Any Good? Juice Cleanses Promise Weight Loss, Health Benefits

| by Kate Wharmby Seldman

From juice fasts to maple syrup-and-lemon concoctions, cleanses are all the rage for detoxing the system and shedding unwanted weight.

The Master Cleanse involves drinking lemon juice, maple syrup and cayenne pepper mixed into water. You’re supposed to drink six to twelve glasses of this mixture every day, every time you feel hungry. In addition, the Cleanse requires that you take a laxative in the morning and at night, or perform a process called the Salt Water Flush, which entails drinking a liter of water mixed with two teaspoons or a tablespoon of uniodized organic sea salt. This will produce several bowel movements and aid in what the Master Cleanse web site calls “the elimination of waste that has been stored in your body for months, even decades.” The site recommends that you perform the Cleanse for up to two weeks, but there have been people who’ve done it for more than a year at a time.

There are lots of juice-based cleanses on the market, including Organic Avenue, iZO Cleanze, and Cooler Cleanse. These juice-only cleansing programs claim to rid the body of toxins while “flooding it with nutrients.” They vary in their suggested durations – largely, how long you want to perform a juice cleanse is up to you. Juices offered in these programs include grapefruit-mint, cucumber juice, chlorophyll elixir, spinach-celery, fennel-based vegetable juice, and nut milks such as almond milk. Some of these cleansing programs also offer healthy foods that can be combined with the juices, but most suggest that if you really want to do a true detox, you should subsist on only liquids for at least three days before adding solid food to your plan.

Fans of cleanses say they help boost your energy level, clear up skin problems, boost immunity, and even treat illness – not to mention their weight-loss benefits. As a New York Times article said of the Master Cleanse, “Weight loss [is] not all that surprising, when you consider that you are essentially sucking lemons and a few teaspoons of sugar for 10 days.”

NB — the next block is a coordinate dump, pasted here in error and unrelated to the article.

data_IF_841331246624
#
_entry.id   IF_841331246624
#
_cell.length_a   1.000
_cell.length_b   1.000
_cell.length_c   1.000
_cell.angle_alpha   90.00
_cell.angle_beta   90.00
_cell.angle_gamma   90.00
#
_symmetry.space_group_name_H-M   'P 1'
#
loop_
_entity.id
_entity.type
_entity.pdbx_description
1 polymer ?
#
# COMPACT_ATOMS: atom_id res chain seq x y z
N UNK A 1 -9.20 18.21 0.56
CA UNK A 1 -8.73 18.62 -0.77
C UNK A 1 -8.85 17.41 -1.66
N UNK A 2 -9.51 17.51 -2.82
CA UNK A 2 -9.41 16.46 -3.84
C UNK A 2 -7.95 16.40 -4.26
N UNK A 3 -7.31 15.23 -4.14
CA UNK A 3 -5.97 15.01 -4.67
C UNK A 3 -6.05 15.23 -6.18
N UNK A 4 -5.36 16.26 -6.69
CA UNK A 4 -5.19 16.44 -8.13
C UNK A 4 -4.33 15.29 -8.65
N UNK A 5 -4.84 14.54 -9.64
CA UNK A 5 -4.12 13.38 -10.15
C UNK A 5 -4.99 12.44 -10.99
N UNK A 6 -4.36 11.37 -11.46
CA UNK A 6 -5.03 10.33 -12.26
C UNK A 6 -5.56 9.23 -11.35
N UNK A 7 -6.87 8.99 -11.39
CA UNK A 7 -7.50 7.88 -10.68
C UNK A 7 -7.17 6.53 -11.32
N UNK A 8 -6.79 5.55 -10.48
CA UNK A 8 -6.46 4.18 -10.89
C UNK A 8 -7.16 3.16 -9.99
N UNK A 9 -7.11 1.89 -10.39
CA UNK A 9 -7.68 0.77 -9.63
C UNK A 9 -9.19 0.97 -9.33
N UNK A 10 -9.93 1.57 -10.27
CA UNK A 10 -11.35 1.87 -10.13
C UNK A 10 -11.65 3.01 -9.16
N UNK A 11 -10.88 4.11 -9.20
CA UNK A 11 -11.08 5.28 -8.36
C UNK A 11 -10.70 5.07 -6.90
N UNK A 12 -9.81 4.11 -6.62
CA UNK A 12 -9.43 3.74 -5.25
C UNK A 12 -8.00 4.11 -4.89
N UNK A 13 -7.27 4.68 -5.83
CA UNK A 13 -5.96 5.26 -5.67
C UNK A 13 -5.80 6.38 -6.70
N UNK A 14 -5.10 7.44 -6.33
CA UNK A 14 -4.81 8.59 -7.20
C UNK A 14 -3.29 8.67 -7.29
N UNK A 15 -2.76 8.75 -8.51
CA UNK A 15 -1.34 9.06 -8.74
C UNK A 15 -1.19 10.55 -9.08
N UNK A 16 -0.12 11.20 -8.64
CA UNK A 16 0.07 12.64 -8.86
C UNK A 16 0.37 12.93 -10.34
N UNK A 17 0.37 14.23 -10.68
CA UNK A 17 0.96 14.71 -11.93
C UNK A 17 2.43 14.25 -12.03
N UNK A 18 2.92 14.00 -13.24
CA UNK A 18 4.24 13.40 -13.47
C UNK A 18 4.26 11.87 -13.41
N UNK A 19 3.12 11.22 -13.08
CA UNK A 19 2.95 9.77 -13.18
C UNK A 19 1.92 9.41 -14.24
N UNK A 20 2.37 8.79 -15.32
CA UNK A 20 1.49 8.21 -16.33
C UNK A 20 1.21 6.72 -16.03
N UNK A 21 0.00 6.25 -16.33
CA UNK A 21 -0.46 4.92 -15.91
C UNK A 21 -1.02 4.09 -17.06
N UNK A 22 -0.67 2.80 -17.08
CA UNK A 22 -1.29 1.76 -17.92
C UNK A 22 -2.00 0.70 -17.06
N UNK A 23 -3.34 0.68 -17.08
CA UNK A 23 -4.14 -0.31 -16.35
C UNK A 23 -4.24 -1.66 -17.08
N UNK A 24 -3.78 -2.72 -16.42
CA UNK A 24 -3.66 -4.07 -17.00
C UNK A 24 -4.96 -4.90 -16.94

Many medical experts, however, believe cleanses aren’t necessary for health. “The bowel is self-cleansing,” says Dr. David Colbert, a New York internist and dermatologist who was quoted in the New York times article on cleanses. “It’s evolved over millions of years to do this.” Not only that, but juice cleanses flood the system with sugar, which is dangerous for diabetics, especially those who have the condition but haven’t yet been diagnosed. In addition, your body believes it is starving, so it will slow your metabolism to a snail’s pace. If you do cleanses often enough, says Nancy Kalish, a certified health coach also quoted in the Times, your metabolism might never bounce back to normal speed.

If you’re going to embark on cleanses, it’s important to remember that you can’t go back to a junk-food diet post-fast, or all the weight you’ve lost will come back fast. Look at the solid foods that accompany many juice cleanses – you can get healthy menu ideas from these items and make them yourself, or purchase them from the cleanse company. Add these foods slowly after you come off your cleanse. For example, Organic Avenue offers zucchini-based pasta with pesto and sunflower-seed falafel; Cooler Cleanse features cauliflower couscous and collard green-wrapped enchiladas. Next, add lean protein, whole grains, and fruit, and you have the building blocks for a healthy diet.

Following this type of diet can help you maintain any weight loss you’ve achieved on a juice cleanse or Master Cleanse. The important lesson here is to change your eating habits permanently – don’t just hop on a cleanse post-binge, then binge again when you’re done.

Originally published at GrannyMed